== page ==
What to Expect from Physical Therapy for Golfer’s Elbow
The more your MOTION physical therapist knows about your specific situation, the better able they are to get you the relief you need and deserve. You can help by preparing for your first visit. Jot down detailed notes about your symptoms and anything that worsens or relieves the pain, and bring your notes with you. Throughout every visit, we encourage you to ask questions and provide feedback.
At MOTION, we believe in working in partnership with each client. We believe you know your body best, and we trust your input as crucial to successful recovery.
During your first visit, your physical therapist will conduct a physical examination and thorough review of your medical history, examine any notes from your doctor, and study any available diagnostic imaging. They may also perform some or all the following assessments:
- A pain assessment, including input from you about what makes the pain feel better or worse
- Palpation of your elbow
- Rotation of forearm with resistance
- Strength and range of motion measurements
- Selective functional movement assessment
- Posture evaluation
Your physical therapist will also want to know how the injury has affected your life, and what your goals are for recovery. They will discuss your job duties, hobbies, and other activities that may contribute to pain in your elbow.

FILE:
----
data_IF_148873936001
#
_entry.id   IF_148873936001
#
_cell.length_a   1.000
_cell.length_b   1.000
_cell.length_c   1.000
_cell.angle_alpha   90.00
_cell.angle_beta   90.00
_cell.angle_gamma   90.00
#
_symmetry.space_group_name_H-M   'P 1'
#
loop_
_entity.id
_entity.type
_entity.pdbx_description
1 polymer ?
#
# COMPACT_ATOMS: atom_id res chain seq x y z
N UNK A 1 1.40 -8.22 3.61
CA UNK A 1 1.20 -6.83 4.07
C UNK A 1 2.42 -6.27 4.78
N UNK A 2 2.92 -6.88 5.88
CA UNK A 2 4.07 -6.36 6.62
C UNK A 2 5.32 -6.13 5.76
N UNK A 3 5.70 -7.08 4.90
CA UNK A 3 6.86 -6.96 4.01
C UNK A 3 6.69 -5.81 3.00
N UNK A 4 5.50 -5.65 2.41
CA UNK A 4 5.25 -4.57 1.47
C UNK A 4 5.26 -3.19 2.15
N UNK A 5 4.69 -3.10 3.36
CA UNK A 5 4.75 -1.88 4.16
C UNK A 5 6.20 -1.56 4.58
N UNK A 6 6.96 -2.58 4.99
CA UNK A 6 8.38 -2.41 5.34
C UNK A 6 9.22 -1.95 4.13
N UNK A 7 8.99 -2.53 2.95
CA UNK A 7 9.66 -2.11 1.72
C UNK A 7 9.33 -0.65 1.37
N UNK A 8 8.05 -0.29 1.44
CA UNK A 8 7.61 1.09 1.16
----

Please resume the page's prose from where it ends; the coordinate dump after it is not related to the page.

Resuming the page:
Treatment Modalities Often Used to Heal Golfer’s Elbow
Physical therapy sessions often include both hands-on work, like soft tissue massage, and the use of various modalities. Sessions focus on reducing inflammation and pain, increasing flexibility, and restoring function to the injured area.
Your therapist may use several different modalities to treat your golfer’s elbow, including:
- Ultrasound to increase blood flow and promote tissue healing
- Transcutaneous electrical stimulation (TENS) to reduce pain and increase circulation
- Kinesiology taping to improve blood and lymphatic flow and reduce swelling
- Iontophoresis, which delivers medication through the skin via electrodes
- Active release technique (ART®), in which an ART certified therapist applies pressure to abnormal tissue in combination with specific movements to break down scar tissue and adhesions
- Cross friction massage to break down scar tissue and increase circulation
- Exercises to improve strength and range of motion to the elbow, forearm, wrist, shoulder, and surrounding muscles
- Myofascial decompression (cupping) to relax tight muscles and increase blood flow.